Luca Guadagnino is an unapologetic hedonist. The Italian director films erotic fever dreams set in exquisite surroundings.
In his 2009 film I Am Love , Tilda Swinton leaves her husband and their privileged life in Milan for a man half her age. She’s a modern day Emma Bovary who finds sexual and spiritual liberation in a younger lover’s arms. Guadagnino then turned his attention to Ralph Fiennes’ volcanic emotions in 2005’s A Bigger Splash. On a Mediterranean island, the director orchestrates two love triangles. Fiennes and Dakota Johnson star as the worst houseguests in cinematic history, responsible for a staggering amount of sexual aggression toward their unsuspecting hosts.
The houses, or, more accurately, the estates where these amatory adventures take place provoke feelings of envy and covetousness in the audience. These property owners and their companions dine al fresco, with the help of servants, usually poolside. In his latest film Call Me By Your Name, Guadagnino continues to focus on opulent imagery — with unrestrained devotion — and on characters who can afford to indulge in pleasures of the flesh.
While attending this year’s Napa Valley Film Festival, the director spoke over the phone about this approach to filmmaking, saying, “I believe that the practice of utopia is what we need to be doing constantly in our life.”
You can easily dismiss this belief with a dash of proletarian scorn — the stories are just about rich people with enough leisure time to wallow in anguished love affairs. Or you can watch his movies with unguarded emotions, as utopian fantasies that are suffused with nostalgia.
Seventeen-year-old Elio (Timothée Chalamet) is the subject of Call Me By Your Name. He lives with his parents outside of a small town in the Italian countryside. And yes, they have a pool. As aspirational fictions, these well-appointed homes are tantalizing yet out of reach for most ordinary mortals. Based on André Aciman’s novel of the same name, the film is a record of Elio’s first explorations with his newly emergent sexuality. When Oliver (Armie Hammer), one of his father’s graduate students, shows up for a summer internship, Elio develops a mad crush.
Guadagnino’s camera orbits around Hammer the way the earth revolves around the sun. We see him through a burnished lens. He’s a golden-haired Apollo with tanned, bare legs that are perilously draped. The attraction between Elio and Oliver is mutual but halting and often frustrated.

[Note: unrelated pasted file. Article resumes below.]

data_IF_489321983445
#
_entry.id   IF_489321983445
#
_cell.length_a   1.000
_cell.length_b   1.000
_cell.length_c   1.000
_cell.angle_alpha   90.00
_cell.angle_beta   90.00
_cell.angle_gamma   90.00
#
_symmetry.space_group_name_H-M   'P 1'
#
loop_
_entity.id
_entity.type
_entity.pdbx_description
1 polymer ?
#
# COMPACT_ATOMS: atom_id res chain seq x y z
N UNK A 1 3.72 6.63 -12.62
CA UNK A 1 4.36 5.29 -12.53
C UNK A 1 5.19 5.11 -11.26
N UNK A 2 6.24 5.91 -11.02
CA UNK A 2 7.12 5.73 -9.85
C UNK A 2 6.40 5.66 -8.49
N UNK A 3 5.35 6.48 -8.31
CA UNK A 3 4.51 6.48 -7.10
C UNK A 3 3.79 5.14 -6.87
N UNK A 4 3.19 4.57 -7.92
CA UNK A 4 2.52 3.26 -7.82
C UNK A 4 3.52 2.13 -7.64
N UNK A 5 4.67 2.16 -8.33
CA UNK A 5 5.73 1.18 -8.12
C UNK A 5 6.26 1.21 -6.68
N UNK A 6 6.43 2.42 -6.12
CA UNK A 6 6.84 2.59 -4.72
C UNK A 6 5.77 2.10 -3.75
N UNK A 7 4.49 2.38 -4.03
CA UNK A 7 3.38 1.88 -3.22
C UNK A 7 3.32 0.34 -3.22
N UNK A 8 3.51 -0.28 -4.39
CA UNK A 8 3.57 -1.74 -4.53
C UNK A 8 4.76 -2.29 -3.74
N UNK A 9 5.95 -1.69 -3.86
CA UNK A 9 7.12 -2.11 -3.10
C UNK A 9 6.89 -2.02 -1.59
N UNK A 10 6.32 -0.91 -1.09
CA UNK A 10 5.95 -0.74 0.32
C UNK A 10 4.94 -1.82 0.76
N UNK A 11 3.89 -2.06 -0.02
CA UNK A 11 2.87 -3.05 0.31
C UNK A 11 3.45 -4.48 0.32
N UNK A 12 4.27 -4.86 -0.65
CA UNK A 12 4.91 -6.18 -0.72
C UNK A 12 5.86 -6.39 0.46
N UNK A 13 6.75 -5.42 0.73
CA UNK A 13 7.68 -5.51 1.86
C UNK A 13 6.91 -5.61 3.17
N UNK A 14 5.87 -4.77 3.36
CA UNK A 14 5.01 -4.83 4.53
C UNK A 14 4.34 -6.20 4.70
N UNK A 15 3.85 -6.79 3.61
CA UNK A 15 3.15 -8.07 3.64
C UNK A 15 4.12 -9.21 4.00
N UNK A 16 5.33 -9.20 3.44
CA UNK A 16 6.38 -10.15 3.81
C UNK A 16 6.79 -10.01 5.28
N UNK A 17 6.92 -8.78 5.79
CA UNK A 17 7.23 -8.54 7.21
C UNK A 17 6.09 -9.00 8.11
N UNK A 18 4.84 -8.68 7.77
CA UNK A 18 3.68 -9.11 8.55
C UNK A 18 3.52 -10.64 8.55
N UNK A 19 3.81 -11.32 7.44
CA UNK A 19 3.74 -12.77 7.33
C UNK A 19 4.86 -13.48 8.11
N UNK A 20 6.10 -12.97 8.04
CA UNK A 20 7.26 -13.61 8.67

According to the director, he wanted to show their courtship from the point of view of someone who is in the midst of his first love. “They try to understand one another, and they’re confused, and Elio’s confused,” Guadagnino says. “It’s more about, as Freud would say, connecting yourself to your desires and what happens in your id.”
This idealized, romantic theme can be traced directly back to the films of Merchant Ivory, in which passion triumphs over repression — A Room with a View (1985) being the supreme example. In that classic Merchant-Ivory film, Lucy Honeychurch (Helena Bonham Carter) resists George Emerson (Julian Sands) until she can’t. You’ll recognize the same gentility in Guadagnino’s movie because James Ivory, Room‘s director, initially adapted the screenplay for Call Me By Your Name. He was also hired to direct the film. But by the time it went into production, the budget had shrunk. And, concurrently, Guadagnino’s stock as a director had risen.
“The script became the outcome of our collaboration,” Guadagnino says. He points to his own influences, more ruminative filmmakers like Jean Renoir (A Day in the Country), Maurice Pialat (À nos amours) and Eric Rohmer (Pauline at the Beach). Despite all its lavish meals and idyllic summer scenery, Call Me By Your Name offers something psychologically substantial. Elio’s parents accept their son’s homosexuality quietly, without melodramatic reactions.
Guadagnino, along with a strong supporting performance by Michael Stuhlbarg as Elio’s father, provides an alternate vision of what accepting parents can look like. The director says, “I think we have the power of imagining things that can be radically different and what may feel for us is impossible, but eventually is really possible.”
Stuhlbarg, who was traveling with him in Napa, added, “If this performance, if this film can salve old wounds for anybody, or if it can present another eye-opening vision of what people might have gone through in their youth, all the better.”
‘Call Me By Your Name’ opens Friday, Dec. 15 at San Francisco’s Landmark Embarcadero and the AMC Kabuki.